Wetland and Aquatic Research Center


Wetlands offer many significant benefits for fish and wildlife as well as society. They provide habitat for thousands of species of aquatic and terrestrial plants and animals. Wetlands are valuable to humans for flood protection, water quality improvement, shoreline erosion control, natural products, recreation, and aesthetics. WARC researchers provide scientific understanding of how wetlands work and the importance of wetlands to both humans and the plants and animals that rely on healthy wetlands to survive.
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Mobile Bay, Alabama study area: Emergent wetlands, 1956
June 22, 2016

Throughout the past century, emergent wetlands have been declining across the Gulf of Mexico. Emergent wetland ecosystems provide a plethora of resources including plant and wildlife habitat, commercial and recreational economic activity, water quality, and natural barriers against storms.

Ornate Chorus Frog, Pseudacris ornata
June 17, 2016

Freshwater wetlands provide critical habitat for a diverse array of organisms, including many amphibians. Yet, under the threat of climate change, these habitats are among the most imperiled ecosystems on Earth.

Wetlands on the Fort A.P. Hill reservation are all freshwater
May 19, 2016

Mapping of Fort A.P Hill utilizes 2-D interpretation of 2013, 1-foot Color Infrared orthorectified imagery, affording greater detail in wetland interpretation and classification.

The mosaic of wetlands within and around Palo Verde National Park
May 19, 2016

In Central America, “tropical dry wetlands” provide numerous ecosystem goods and services. The mosaic of wetlands within and around Palo Verde National Park (a Ramsar Wetland of International Importance) is one of the largest complexes in the region.

Satellite image of study areas
May 11, 2016

As Greater Everglades restoration project implementation progresses, wetlands in near coastal areas may undergo changes in salinity, hydroperiod, and water depth.

Example from USGS OFR-418 of Penland et al. 2001.
April 25, 2016

This task will involve the compilation of all data sources and expert knowledge of causal mechanisms of specific areas of wetland loss throughout the coastal zone of Louisiana.

Mangrove forest range expansion at the expense of salt marshes
April 18, 2016

Winter climate change has the potential to have a large impact on coastal wetlands in the southeastern United States.

Mangrove Migration Network
April 17, 2016

At the poleward marsh-mangrove ecotone, mangrove abundance and coverage is winter temperature-sensitive in that it oscillates in response to the frequency, duration, and/or intensity of extreme winter temperatures. Future winter climate change is expected to facilitate poleward mangrove range expansion at the expense of salt marshes in Texas, Louisiana, and parts of Florida.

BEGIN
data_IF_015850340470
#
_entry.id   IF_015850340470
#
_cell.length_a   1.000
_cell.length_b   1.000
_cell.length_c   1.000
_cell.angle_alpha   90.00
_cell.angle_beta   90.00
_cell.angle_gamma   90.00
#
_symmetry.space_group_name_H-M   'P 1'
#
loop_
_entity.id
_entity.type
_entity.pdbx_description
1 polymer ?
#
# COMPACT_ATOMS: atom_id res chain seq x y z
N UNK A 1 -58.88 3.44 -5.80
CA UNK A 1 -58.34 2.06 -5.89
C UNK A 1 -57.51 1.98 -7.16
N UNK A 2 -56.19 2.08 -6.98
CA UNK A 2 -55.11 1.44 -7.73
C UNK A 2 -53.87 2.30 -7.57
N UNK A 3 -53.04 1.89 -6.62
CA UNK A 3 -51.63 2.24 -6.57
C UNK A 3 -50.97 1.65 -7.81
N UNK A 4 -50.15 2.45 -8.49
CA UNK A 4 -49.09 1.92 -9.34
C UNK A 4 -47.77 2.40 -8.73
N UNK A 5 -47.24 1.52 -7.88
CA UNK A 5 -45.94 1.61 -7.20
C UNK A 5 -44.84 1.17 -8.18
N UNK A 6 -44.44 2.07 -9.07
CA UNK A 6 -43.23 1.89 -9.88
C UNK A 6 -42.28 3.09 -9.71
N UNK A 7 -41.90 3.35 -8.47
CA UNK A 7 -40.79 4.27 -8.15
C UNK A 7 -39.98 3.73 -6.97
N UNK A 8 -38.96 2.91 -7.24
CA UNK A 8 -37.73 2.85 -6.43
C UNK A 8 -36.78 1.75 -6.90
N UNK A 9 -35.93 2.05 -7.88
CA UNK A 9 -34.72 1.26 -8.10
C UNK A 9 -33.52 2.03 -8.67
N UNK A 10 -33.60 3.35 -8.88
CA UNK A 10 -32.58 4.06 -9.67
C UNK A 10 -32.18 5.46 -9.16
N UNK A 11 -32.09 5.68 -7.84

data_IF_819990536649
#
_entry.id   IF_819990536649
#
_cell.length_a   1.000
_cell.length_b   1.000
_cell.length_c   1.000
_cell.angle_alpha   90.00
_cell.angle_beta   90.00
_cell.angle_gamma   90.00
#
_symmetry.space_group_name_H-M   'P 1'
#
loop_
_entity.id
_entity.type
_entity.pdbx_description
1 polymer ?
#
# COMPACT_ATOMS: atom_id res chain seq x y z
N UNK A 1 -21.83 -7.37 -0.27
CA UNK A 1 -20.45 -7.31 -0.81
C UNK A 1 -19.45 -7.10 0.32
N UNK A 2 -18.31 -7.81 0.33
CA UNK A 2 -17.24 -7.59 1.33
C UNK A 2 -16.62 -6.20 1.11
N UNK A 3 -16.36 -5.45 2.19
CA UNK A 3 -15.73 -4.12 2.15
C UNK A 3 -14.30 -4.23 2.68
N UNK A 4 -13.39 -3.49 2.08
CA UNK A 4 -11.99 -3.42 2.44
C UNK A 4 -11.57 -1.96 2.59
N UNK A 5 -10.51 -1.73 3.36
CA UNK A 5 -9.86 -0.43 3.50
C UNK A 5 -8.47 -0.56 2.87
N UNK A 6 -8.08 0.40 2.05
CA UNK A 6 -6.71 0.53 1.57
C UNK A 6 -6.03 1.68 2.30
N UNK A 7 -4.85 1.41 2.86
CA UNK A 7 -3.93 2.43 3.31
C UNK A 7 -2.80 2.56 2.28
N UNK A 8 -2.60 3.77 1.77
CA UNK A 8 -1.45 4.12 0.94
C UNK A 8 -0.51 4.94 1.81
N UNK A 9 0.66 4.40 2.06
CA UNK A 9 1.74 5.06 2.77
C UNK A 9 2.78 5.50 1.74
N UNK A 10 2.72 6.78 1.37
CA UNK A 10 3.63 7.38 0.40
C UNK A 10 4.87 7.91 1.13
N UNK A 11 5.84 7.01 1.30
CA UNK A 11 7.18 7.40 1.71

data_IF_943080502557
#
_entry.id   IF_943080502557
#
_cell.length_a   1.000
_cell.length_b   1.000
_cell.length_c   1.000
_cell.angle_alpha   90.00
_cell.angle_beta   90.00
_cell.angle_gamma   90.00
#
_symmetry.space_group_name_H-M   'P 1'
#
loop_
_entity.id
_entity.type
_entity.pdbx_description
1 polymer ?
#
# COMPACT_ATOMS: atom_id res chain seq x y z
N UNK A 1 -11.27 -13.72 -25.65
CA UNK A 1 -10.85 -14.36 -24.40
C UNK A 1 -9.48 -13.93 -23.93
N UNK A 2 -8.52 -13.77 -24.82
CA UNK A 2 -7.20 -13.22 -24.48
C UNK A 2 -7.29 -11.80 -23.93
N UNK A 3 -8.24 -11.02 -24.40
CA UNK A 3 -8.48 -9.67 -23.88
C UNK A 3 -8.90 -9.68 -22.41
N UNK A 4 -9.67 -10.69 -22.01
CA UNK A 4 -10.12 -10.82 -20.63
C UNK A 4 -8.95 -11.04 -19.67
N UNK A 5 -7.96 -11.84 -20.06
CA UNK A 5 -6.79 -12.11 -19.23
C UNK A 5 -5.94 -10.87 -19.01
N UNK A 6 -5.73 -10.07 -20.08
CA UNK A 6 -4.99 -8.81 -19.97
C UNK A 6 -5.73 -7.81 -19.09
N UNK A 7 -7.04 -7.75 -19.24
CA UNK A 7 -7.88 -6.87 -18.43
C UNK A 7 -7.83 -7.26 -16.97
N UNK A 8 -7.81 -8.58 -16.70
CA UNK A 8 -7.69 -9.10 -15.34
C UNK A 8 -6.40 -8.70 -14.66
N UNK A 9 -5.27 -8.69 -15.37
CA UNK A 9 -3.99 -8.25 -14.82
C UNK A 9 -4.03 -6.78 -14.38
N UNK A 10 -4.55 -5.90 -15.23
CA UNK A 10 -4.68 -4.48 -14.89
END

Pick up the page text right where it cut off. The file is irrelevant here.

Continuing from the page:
Watershed Controls of Freshwater Wetland Nutrient Stoichiometry and Sensitivity to Eutrophication
April 17, 2016

When it comes to freshwater wetlands, hydrology plays a large role in nutrient stoichiometry and sensitivity to nutrient inputs. Although wetland biogeochemists intuitively understand these important relationships between landscape position, hydrology, and sensitivity to nutrient inputs, these relationships have never been quantified using geospatial data. The objective of this project will be to evaluate and quantify the linkages between watershed catchment characteristics and freshwater wetland nutrient sensitivity.

Incorporating Future Change into Current Conservation Planning: Evaluating Wetland Migration along the Gulf of Mexico under Alte
April 17, 2016

More than half of contiguous U.S. coastal wetlands are located along the Gulf of Mexico coast. These highly-productive wetlands support many ecosystem goods and services and fish and wildlife habitat. Historically, coastal wetlands have adapted to sea-level changes via lateral and vertical movement on the landscape. As sea levels rise in the future, coastal wetlands will adapt and migrate landward into undeveloped low-lying areas where migration corridors exist. However, where natural and human-created barriers are present, coastal wetland loss is likely. 

Macroclimatic Controls of Coastal Wetland Ecosystem Structure and Function
April 17, 2016

At the global-scale, macroclimatic drivers govern ecosystem structure and function in tidal saline wetlands (e.g., salt marshes, mangrove forests, salt flats). However, global reviews and models for these ecosystems typically do not directly include climatic drivers. The objective of this research is to examine and forecast the effects of macroclimatic drivers on wetland ecosystem structure and function.

Development of an Environmental Assessment and Eradication Plan to Remove Tilapia from Ponds and Wetlands in National Parks on t
April 17, 2016

Mozambique tilapia, a highly invasive non-native fish of the family Cichlidae, were discovered in a wetland in Kaloko-Honokohau National Historical Park on the Big Island of Hawai'i. As the U.S. National Park Service works to restore the natural communities and functions of wetland ecosystems on the island, the eradication of the tilapia population is considered necessary to fully achieve wetland restoration.